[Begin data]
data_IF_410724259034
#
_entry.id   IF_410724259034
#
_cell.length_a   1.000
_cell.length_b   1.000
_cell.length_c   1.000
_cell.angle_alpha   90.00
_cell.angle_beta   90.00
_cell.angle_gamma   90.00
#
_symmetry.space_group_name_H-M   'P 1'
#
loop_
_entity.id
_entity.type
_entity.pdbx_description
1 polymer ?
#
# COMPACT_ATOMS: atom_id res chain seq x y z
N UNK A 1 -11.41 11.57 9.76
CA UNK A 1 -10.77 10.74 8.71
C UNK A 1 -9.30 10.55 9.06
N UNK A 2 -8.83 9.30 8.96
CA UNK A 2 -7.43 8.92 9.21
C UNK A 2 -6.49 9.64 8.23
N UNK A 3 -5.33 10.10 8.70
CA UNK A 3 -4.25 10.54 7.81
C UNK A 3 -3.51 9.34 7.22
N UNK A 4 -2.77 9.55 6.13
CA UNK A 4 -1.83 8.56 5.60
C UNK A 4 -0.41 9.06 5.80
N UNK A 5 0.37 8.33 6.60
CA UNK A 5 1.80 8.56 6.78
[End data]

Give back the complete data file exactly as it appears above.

data_IF_410724259034
#
_entry.id   IF_410724259034
#
_cell.length_a   1.000
_cell.length_b   1.000
_cell.length_c   1.000
_cell.angle_alpha   90.00
_cell.angle_beta   90.00
_cell.angle_gamma   90.00
#
_symmetry.space_group_name_H-M   'P 1'
#
loop_
_entity.id
_entity.type
_entity.pdbx_description
1 polymer ?
#
# COMPACT_ATOMS: atom_id res chain seq x y z
N UNK A 1 -11.41 11.57 9.76
CA UNK A 1 -10.77 10.74 8.71
C UNK A 1 -9.30 10.55 9.06
N UNK A 2 -8.83 9.30 8.96
CA UNK A 2 -7.43 8.92 9.21
C UNK A 2 -6.49 9.64 8.23
N UNK A 3 -5.33 10.10 8.70
CA UNK A 3 -4.25 10.54 7.81
C UNK A 3 -3.51 9.34 7.22
N UNK A 4 -2.77 9.55 6.13
CA UNK A 4 -1.83 8.56 5.60
C UNK A 4 -0.41 9.06 5.80
N UNK A 5 0.37 8.33 6.60
CA UNK A 5 1.80 8.56 6.78